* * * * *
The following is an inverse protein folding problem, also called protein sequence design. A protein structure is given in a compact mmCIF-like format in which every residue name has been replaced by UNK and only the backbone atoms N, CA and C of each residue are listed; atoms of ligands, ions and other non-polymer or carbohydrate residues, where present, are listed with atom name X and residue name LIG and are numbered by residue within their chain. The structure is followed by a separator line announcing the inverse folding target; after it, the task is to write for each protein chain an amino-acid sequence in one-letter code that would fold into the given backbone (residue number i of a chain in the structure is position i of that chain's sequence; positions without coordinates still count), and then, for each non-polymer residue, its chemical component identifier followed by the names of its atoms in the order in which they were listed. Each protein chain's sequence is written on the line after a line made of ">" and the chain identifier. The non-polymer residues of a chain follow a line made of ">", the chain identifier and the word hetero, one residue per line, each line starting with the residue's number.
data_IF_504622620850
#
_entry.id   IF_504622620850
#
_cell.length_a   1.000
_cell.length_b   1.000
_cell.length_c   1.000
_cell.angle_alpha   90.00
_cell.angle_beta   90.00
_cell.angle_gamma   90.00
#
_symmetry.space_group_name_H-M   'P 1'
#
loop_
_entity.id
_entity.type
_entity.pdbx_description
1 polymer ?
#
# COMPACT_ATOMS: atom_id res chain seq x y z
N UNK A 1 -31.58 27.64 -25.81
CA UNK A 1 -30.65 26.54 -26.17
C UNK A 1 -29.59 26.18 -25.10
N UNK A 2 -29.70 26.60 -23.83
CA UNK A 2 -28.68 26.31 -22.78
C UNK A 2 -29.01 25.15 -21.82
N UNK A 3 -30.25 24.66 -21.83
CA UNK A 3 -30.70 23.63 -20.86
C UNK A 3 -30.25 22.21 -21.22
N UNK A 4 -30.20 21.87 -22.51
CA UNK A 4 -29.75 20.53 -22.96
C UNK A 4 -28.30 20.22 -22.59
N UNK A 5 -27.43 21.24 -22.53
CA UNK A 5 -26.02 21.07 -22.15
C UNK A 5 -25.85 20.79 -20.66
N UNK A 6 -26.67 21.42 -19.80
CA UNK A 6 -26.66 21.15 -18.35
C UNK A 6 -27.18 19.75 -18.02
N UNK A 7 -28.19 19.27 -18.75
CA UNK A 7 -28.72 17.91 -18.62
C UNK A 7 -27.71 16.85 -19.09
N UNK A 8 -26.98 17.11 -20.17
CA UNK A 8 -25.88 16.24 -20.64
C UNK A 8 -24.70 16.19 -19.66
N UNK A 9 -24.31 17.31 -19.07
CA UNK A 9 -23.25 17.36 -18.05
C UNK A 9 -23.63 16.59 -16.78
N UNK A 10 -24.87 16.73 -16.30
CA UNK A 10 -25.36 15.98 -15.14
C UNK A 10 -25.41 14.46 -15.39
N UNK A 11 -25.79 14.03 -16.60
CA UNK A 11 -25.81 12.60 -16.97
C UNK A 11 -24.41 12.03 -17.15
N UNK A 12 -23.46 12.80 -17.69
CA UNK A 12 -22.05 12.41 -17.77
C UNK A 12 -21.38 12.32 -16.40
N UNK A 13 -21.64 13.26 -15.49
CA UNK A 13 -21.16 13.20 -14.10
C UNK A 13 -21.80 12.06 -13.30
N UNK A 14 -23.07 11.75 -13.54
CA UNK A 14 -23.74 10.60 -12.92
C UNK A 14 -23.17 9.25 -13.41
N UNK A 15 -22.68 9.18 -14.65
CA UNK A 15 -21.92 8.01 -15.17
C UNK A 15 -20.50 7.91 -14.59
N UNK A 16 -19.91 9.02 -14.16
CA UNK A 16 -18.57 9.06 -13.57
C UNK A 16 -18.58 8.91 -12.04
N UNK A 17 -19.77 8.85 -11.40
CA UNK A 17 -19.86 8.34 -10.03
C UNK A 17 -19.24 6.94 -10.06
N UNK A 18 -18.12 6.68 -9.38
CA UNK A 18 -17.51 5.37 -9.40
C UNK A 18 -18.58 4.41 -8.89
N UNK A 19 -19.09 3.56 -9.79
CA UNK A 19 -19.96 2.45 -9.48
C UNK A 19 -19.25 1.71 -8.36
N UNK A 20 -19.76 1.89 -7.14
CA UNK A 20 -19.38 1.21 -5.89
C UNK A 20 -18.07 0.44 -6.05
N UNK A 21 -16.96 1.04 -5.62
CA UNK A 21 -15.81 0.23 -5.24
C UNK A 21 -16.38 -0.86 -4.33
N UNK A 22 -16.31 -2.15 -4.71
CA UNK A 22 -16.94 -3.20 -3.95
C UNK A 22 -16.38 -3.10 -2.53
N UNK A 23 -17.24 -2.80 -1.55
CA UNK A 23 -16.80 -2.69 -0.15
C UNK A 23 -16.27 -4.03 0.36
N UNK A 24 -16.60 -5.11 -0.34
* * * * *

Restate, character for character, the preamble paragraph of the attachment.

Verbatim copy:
The following is an inverse protein folding problem, also called protein sequence design. A protein structure is given in a compact mmCIF-like format in which every residue name has been replaced by UNK and only the backbone atoms N, CA and C of each residue are listed; atoms of ligands, ions and other non-polymer or carbohydrate residues, where present, are listed with atom name X and residue name LIG and are numbered by residue within their chain. The structure is followed by a separator line announcing the inverse folding target; after it, the task is to write for each protein chain an amino-acid sequence in one-letter code that would fold into the given backbone (residue number i of a chain in the structure is position i of that chain's sequence; positions without coordinates still count), and then, for each non-polymer residue, its chemical component identifier followed by the names of its atoms in the order in which they were listed. Each protein chain's sequence is written on the line after a line made of ">" and the chain identifier. The non-polymer residues of a chain follow a line made of ">", the chain identifier and the word hetero, one residue per line, each line starting with the residue's number.